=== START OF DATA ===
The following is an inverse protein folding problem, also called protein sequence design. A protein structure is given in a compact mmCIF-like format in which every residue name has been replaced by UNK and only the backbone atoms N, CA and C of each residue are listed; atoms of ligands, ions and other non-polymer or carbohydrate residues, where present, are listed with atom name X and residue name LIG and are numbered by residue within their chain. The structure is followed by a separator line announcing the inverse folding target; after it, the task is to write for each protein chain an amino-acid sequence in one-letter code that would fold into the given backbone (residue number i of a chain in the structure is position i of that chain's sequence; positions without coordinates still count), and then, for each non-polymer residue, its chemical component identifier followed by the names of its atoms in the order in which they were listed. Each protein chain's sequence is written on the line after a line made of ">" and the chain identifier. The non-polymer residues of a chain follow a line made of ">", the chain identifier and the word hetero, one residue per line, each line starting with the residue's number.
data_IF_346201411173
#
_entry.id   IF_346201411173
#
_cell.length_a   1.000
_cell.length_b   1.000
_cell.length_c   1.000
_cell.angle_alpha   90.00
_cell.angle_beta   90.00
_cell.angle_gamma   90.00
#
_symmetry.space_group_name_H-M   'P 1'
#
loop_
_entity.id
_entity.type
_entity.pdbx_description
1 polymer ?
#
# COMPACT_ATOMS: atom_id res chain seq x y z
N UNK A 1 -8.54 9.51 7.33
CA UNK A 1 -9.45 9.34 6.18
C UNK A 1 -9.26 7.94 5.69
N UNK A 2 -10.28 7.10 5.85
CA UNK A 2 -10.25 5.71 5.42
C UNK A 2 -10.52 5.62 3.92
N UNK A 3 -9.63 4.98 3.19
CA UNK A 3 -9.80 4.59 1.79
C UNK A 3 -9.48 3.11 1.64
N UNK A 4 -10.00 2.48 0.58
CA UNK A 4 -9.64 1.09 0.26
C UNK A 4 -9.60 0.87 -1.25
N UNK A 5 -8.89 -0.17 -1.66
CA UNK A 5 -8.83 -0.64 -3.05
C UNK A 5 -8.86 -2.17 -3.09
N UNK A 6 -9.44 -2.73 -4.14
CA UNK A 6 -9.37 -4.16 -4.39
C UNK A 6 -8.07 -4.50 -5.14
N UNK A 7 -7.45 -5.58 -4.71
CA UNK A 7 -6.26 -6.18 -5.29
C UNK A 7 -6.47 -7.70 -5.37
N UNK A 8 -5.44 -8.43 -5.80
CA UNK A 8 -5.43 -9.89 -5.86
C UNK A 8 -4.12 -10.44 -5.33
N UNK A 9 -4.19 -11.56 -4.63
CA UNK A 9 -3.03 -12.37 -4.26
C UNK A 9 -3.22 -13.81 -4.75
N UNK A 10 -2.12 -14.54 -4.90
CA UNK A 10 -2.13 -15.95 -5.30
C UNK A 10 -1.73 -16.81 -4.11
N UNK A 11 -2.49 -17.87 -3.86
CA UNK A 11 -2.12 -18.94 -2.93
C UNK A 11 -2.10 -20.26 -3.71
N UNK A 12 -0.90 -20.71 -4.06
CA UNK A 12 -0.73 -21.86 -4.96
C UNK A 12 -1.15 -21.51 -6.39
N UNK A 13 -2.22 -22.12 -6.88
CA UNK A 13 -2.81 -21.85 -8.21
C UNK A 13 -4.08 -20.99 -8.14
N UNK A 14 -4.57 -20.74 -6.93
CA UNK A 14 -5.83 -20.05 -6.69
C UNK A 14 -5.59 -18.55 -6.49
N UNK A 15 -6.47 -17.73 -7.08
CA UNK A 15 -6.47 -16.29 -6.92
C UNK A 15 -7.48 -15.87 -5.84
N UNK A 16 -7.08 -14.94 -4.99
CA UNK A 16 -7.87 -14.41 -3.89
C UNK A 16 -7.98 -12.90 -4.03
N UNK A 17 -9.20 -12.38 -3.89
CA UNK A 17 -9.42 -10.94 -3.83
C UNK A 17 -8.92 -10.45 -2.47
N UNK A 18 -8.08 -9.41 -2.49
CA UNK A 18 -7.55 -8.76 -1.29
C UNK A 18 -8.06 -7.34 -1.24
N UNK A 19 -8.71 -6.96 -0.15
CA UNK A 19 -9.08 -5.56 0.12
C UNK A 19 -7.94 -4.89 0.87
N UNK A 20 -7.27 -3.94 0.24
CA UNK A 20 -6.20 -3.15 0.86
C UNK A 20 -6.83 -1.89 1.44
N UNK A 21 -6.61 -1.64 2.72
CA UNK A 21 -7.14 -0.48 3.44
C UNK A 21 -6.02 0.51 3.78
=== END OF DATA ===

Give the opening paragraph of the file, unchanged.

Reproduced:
The following is an inverse protein folding problem, also called protein sequence design. A protein structure is given in a compact mmCIF-like format in which every residue name has been replaced by UNK and only the backbone atoms N, CA and C of each residue are listed; atoms of ligands, ions and other non-polymer or carbohydrate residues, where present, are listed with atom name X and residue name LIG and are numbered by residue within their chain. The structure is followed by a separator line announcing the inverse folding target; after it, the task is to write for each protein chain an amino-acid sequence in one-letter code that would fold into the given backbone (residue number i of a chain in the structure is position i of that chain's sequence; positions without coordinates still count), and then, for each non-polymer residue, its chemical component identifier followed by the names of its atoms in the order in which they were listed. Each protein chain's sequence is written on the line after a line made of ">" and the chain identifier. The non-polymer residues of a chain follow a line made of ">", the chain identifier and the word hetero, one residue per line, each line starting with the residue's number.